On Oct. 14, a trail along the top of the cliffs to the right was flagged with pink flagging tape. This route may turn into an official trail (that would form a loop) in the near future, according to Wildlands Steward Brian Keegstra. The board and staff of the Wildlands are still discussing that possibility. The danger of hikers walking along the top of the cliffs is a chief concern. So if you do decide to explore this unofficial trail, exercise extreme caution.
Unlike most mountain trails, the Mead Mountain Path does not lead all the way to the summit of Mead Mountain, which is on private property according to Wildlands maps. However, the viewpoint on the ledges make for a good endpoint to the hike.
Great Pond Mountain Wildlands is the largest property conserved by the Great Pond Mountain Conservation Trust, a nonprofit organization founded in 1993 to conserve the land, water and wildlife habitat for communities of northwestern Hancock County. The organization also owns two small properties in Bucksport and holds conservation easements on properties in Orland and Dedham.
Leashed dogs are permitted throughout most of the Hothole Valley Parcel of Great Pond Mountain Wildlands, including the Valley Road and trails of Mead Mountain. Visitors are asked to remove pet waste from trails and also pick up any trash along the roads and trails.
Hunting is permitted in the Wildlands through a registration process. Visitors are encouraged to wear blaze orange and other bright colors to increase their visibility and safety.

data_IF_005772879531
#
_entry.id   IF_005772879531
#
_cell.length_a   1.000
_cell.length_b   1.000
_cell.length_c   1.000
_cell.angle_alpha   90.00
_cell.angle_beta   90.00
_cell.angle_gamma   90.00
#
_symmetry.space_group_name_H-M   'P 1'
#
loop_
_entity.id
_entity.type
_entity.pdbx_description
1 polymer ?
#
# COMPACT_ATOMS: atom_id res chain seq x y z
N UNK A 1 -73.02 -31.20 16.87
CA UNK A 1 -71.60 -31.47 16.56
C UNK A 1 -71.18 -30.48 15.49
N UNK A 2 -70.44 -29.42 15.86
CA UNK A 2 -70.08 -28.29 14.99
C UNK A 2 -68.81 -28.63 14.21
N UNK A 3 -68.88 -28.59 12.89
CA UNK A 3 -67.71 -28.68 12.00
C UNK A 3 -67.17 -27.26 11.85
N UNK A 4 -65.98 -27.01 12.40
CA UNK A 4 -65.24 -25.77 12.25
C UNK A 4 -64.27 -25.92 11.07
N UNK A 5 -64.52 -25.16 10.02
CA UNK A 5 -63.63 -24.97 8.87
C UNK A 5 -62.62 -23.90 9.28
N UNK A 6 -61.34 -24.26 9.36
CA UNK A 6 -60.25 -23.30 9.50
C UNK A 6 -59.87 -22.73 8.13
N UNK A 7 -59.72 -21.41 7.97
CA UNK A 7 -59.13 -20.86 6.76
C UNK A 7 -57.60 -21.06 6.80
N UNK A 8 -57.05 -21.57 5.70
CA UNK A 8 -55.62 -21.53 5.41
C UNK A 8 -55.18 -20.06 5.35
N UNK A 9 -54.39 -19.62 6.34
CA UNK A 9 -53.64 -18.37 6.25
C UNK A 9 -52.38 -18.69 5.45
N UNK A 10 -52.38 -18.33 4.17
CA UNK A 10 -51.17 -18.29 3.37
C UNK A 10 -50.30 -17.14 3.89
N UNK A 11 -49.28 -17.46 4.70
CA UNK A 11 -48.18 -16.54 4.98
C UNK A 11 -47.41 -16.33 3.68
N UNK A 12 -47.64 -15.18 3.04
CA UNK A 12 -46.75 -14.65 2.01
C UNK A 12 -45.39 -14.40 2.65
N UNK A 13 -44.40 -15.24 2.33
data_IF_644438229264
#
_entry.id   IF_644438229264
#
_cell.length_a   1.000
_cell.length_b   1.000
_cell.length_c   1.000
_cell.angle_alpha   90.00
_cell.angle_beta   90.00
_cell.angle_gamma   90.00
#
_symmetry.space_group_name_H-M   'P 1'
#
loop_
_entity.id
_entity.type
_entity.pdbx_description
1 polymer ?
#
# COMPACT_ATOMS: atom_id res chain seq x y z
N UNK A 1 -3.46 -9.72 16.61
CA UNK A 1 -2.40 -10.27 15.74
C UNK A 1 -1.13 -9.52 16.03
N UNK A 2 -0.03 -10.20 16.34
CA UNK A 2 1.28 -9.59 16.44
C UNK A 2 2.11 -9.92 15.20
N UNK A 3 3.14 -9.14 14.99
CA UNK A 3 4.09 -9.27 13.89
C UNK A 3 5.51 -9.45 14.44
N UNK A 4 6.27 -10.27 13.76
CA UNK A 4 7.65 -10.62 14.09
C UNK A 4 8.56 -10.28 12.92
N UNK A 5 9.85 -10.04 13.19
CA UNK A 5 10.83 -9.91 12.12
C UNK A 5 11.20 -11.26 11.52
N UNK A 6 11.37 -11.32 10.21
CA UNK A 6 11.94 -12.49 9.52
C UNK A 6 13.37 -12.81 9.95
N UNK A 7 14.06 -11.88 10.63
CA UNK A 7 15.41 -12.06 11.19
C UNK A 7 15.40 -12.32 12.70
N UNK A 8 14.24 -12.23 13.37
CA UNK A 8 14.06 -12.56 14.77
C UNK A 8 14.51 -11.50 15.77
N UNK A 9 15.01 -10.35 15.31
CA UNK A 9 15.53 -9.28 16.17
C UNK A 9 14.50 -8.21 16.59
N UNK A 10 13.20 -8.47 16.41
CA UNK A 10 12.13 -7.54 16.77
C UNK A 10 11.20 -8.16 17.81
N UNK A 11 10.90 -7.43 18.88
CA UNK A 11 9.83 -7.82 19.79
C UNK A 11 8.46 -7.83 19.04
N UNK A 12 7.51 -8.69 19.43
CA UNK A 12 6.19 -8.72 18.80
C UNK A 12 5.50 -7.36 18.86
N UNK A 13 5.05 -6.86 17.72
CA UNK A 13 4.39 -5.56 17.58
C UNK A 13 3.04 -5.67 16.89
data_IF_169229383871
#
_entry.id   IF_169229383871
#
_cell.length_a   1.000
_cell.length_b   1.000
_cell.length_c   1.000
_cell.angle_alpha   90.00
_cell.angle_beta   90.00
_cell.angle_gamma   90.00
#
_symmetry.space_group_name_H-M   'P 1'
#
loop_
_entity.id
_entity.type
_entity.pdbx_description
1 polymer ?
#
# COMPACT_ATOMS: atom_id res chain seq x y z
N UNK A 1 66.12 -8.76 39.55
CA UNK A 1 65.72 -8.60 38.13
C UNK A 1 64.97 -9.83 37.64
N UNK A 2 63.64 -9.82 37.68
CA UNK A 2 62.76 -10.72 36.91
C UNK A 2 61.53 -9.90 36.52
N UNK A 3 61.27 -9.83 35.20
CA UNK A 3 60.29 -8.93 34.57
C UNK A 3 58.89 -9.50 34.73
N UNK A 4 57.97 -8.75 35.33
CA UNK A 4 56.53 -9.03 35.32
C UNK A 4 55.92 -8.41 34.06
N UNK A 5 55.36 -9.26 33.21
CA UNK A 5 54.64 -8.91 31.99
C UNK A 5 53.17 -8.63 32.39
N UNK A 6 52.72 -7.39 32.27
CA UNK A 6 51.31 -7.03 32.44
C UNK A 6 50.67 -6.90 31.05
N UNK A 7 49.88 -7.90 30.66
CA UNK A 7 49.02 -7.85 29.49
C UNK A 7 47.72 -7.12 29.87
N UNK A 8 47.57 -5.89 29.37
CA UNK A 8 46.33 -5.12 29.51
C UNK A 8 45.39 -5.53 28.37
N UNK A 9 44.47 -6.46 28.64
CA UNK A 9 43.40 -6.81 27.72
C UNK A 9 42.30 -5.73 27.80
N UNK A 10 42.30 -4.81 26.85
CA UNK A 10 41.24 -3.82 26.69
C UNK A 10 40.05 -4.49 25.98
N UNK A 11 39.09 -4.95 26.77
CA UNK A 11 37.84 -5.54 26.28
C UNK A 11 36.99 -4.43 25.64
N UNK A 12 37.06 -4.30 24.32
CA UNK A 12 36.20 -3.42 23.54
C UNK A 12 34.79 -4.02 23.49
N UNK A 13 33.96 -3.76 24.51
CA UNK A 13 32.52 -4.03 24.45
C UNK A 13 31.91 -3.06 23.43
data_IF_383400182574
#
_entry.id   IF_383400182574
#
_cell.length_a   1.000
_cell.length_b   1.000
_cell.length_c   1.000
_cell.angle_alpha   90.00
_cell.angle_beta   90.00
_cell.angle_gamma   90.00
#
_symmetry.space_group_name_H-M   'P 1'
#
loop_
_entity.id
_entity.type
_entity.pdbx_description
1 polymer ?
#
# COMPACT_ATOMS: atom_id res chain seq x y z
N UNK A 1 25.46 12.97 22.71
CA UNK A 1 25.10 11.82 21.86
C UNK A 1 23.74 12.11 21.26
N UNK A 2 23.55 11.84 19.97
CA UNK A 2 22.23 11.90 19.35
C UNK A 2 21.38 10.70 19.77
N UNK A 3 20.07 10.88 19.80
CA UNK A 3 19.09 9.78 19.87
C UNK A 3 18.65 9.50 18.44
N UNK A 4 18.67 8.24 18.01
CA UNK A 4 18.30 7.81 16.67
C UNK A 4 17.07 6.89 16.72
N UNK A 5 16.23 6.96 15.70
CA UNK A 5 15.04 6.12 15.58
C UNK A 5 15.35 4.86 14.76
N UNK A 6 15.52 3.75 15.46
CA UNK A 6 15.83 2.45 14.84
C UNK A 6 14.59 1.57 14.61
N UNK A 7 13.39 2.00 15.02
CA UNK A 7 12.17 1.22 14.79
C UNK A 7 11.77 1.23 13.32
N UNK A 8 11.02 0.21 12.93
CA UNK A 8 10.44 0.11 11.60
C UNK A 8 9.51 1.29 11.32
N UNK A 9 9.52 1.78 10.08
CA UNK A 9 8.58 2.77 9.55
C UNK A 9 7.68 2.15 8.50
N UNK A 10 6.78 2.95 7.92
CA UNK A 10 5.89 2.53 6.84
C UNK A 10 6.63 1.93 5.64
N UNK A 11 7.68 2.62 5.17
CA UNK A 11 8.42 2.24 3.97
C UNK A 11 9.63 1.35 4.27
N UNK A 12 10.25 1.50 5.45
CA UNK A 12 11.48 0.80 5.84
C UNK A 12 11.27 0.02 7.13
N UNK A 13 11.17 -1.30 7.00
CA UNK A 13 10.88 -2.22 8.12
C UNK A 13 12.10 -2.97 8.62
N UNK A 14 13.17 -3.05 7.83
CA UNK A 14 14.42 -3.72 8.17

For more information about the Wildlands, visit greatpondtrust.org, email firstname.lastname@example.org or call 469-6929.
Personal note: “Oooo, there’s the view. This is nice, huh Orie?” I said to my dog as we reached the top of the ledges on Mead Mountain on Oct. 14.
(If you spend enough time in the woods with your pet, you end up speaking to said pet in full sentences. It’s only natural — and slightly embarrassing when someone catches you doing it.)
Both my dog Oreo and I wore bright fleece jackets that day, which was decidedly fall. A cool wind kept the temperature in the low 50s, though the sun offered some warmth. Throughout the hike, we spied a number of birds that appeared to be eating gravel on Valley Road; they flew up into the trees along the road as we approached, but I was able to identify bluejays, dark-eyed juncos and a yellow-rumped warbler.
As often is the case in the fall, the brilliant foliage was a highlight of the hike. I paused several times to inspect the dying leaves — giant orange oak leaves; yellow grey birch leaves with their jagged edges; and maple leaves of yellow covered with brilliant red blotches. We only have a few weeks to enjoy them, then it’s time to get the rake out.
Though we walked from the South Gate, making for a 5.4-mile hike, it didn’t seem that long because much of the hike was along a fairly flat, smooth road. The new trail was well built and marked, making it easy to follow, and the views at the end were much nicer than I expected, it being at such a low elevation. From the top of the ledges, I could see nothing but hills of orange, yellow, red and the dark green of pine, spruce and fir that never leaves Maine’s landscape, no matter the time of year.